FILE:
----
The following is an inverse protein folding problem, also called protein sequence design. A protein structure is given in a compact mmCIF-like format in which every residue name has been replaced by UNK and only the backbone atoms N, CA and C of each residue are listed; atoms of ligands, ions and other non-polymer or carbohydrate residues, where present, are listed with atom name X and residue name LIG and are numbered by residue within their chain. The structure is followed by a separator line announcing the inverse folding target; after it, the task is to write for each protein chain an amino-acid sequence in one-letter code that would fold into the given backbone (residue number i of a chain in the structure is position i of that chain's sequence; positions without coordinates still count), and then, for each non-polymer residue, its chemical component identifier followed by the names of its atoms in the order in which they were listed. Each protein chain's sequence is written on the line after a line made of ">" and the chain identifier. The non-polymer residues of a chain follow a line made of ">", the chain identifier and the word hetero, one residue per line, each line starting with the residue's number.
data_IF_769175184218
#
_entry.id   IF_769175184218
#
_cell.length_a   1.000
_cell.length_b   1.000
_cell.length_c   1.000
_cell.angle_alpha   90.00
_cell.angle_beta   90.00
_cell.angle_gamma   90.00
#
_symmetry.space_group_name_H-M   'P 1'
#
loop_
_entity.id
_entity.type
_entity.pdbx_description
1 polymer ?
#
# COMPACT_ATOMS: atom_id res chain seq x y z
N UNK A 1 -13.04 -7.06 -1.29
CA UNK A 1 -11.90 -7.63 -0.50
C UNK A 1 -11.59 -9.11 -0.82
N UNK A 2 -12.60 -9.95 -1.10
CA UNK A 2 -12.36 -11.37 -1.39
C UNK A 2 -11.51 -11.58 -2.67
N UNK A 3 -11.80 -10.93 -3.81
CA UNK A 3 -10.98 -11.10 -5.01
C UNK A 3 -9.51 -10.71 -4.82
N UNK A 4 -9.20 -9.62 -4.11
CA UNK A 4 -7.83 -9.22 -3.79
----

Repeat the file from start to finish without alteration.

The following is an inverse protein folding problem, also called protein sequence design. A protein structure is given in a compact mmCIF-like format in which every residue name has been replaced by UNK and only the backbone atoms N, CA and C of each residue are listed; atoms of ligands, ions and other non-polymer or carbohydrate residues, where present, are listed with atom name X and residue name LIG and are numbered by residue within their chain. The structure is followed by a separator line announcing the inverse folding target; after it, the task is to write for each protein chain an amino-acid sequence in one-letter code that would fold into the given backbone (residue number i of a chain in the structure is position i of that chain's sequence; positions without coordinates still count), and then, for each non-polymer residue, its chemical component identifier followed by the names of its atoms in the order in which they were listed. Each protein chain's sequence is written on the line after a line made of ">" and the chain identifier. The non-polymer residues of a chain follow a line made of ">", the chain identifier and the word hetero, one residue per line, each line starting with the residue's number.
data_IF_769175184218
#
_entry.id   IF_769175184218
#
_cell.length_a   1.000
_cell.length_b   1.000
_cell.length_c   1.000
_cell.angle_alpha   90.00
_cell.angle_beta   90.00
_cell.angle_gamma   90.00
#
_symmetry.space_group_name_H-M   'P 1'
#
loop_
_entity.id
_entity.type
_entity.pdbx_description
1 polymer ?
#
# COMPACT_ATOMS: atom_id res chain seq x y z
N UNK A 1 -13.04 -7.06 -1.29
CA UNK A 1 -11.90 -7.63 -0.50
C UNK A 1 -11.59 -9.11 -0.82
N UNK A 2 -12.60 -9.95 -1.10
CA UNK A 2 -12.36 -11.37 -1.39
C UNK A 2 -11.51 -11.58 -2.67
N UNK A 3 -11.80 -10.93 -3.81
CA UNK A 3 -10.98 -11.10 -5.01
C UNK A 3 -9.51 -10.71 -4.82
N UNK A 4 -9.20 -9.62 -4.11
CA UNK A 4 -7.83 -9.22 -3.79